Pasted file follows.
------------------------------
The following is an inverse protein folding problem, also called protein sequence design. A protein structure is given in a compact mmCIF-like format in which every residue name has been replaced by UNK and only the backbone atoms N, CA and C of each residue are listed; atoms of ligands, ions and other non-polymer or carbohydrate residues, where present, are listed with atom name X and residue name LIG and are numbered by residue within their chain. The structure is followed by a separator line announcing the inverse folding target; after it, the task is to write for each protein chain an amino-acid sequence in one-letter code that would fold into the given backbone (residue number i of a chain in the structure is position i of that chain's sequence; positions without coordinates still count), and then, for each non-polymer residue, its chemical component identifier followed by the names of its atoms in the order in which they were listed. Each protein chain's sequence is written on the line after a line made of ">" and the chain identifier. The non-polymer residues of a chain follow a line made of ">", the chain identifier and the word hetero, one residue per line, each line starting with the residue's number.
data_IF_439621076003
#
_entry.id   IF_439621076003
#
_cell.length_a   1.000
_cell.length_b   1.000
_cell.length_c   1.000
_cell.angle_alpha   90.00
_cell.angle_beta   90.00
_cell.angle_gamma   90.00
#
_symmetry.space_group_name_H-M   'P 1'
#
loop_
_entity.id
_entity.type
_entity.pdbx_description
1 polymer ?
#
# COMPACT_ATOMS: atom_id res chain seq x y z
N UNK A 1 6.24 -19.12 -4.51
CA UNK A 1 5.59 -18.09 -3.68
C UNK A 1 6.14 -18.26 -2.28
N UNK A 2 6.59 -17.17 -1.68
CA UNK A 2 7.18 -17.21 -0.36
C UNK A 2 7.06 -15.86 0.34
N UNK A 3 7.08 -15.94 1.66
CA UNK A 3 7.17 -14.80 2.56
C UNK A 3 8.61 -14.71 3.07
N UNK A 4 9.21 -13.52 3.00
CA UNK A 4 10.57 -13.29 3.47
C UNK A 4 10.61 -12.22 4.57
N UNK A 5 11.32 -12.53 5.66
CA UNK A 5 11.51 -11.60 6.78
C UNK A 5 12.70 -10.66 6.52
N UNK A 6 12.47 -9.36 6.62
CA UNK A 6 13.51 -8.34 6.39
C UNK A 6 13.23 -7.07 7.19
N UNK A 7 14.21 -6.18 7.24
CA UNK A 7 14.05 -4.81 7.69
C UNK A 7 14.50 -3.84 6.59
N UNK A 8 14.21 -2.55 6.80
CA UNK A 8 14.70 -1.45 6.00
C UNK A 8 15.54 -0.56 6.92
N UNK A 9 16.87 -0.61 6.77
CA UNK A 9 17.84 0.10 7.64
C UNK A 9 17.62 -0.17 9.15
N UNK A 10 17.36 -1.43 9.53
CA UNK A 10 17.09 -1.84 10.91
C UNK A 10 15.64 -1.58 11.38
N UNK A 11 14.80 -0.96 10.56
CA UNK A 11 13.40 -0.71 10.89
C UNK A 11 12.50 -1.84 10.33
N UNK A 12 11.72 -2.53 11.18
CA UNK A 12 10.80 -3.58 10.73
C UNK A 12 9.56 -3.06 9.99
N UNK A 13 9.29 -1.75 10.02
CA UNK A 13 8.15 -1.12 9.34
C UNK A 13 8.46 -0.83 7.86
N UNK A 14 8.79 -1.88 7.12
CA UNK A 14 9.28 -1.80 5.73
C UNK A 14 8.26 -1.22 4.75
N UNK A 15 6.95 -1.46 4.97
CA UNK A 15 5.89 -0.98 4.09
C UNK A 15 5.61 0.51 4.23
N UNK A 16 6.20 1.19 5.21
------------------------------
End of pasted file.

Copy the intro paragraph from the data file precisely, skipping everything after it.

The following is an inverse protein folding problem, also called protein sequence design. A protein structure is given in a compact mmCIF-like format in which every residue name has been replaced by UNK and only the backbone atoms N, CA and C of each residue are listed; atoms of ligands, ions and other non-polymer or carbohydrate residues, where present, are listed with atom name X and residue name LIG and are numbered by residue within their chain. The structure is followed by a separator line announcing the inverse folding target; after it, the task is to write for each protein chain an amino-acid sequence in one-letter code that would fold into the given backbone (residue number i of a chain in the structure is position i of that chain's sequence; positions without coordinates still count), and then, for each non-polymer residue, its chemical component identifier followed by the names of its atoms in the order in which they were listed. Each protein chain's sequence is written on the line after a line made of ">" and the chain identifier. The non-polymer residues of a chain follow a line made of ">", the chain identifier and the word hetero, one residue per line, each line starting with the residue's number.